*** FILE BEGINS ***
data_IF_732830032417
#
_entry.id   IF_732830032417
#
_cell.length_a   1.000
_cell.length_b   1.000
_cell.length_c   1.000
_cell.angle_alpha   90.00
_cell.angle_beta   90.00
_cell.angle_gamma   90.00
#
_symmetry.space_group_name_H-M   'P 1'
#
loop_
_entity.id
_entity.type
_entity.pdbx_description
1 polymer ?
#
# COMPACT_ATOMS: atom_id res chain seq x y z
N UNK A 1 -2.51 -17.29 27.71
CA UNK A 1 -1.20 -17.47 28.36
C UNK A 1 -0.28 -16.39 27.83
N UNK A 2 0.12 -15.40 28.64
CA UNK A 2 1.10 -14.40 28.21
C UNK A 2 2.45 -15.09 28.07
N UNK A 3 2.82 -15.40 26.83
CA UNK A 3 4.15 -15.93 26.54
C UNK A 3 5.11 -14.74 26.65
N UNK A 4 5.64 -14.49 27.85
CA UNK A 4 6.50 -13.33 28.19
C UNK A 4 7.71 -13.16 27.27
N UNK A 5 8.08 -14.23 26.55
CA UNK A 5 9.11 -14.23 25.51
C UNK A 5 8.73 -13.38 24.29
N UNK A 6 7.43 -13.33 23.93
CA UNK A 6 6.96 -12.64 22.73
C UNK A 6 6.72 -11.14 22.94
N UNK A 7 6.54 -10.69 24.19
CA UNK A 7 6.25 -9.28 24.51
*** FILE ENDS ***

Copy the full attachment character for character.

data_IF_732830032417
#
_entry.id   IF_732830032417
#
_cell.length_a   1.000
_cell.length_b   1.000
_cell.length_c   1.000
_cell.angle_alpha   90.00
_cell.angle_beta   90.00
_cell.angle_gamma   90.00
#
_symmetry.space_group_name_H-M   'P 1'
#
loop_
_entity.id
_entity.type
_entity.pdbx_description
1 polymer ?
#
# COMPACT_ATOMS: atom_id res chain seq x y z
N UNK A 1 -2.51 -17.29 27.71
CA UNK A 1 -1.20 -17.47 28.36
C UNK A 1 -0.28 -16.39 27.83
N UNK A 2 0.12 -15.40 28.64
CA UNK A 2 1.10 -14.40 28.21
C UNK A 2 2.45 -15.09 28.07
N UNK A 3 2.82 -15.40 26.83
CA UNK A 3 4.15 -15.93 26.54
C UNK A 3 5.11 -14.74 26.65
N UNK A 4 5.64 -14.49 27.85
CA UNK A 4 6.50 -13.33 28.19
C UNK A 4 7.71 -13.16 27.27
N UNK A 5 8.08 -14.23 26.55
CA UNK A 5 9.11 -14.23 25.51
C UNK A 5 8.73 -13.38 24.29
N UNK A 6 7.43 -13.33 23.93
CA UNK A 6 6.96 -12.64 22.73
C UNK A 6 6.72 -11.14 22.94
N UNK A 7 6.54 -10.69 24.19
CA UNK A 7 6.25 -9.28 24.51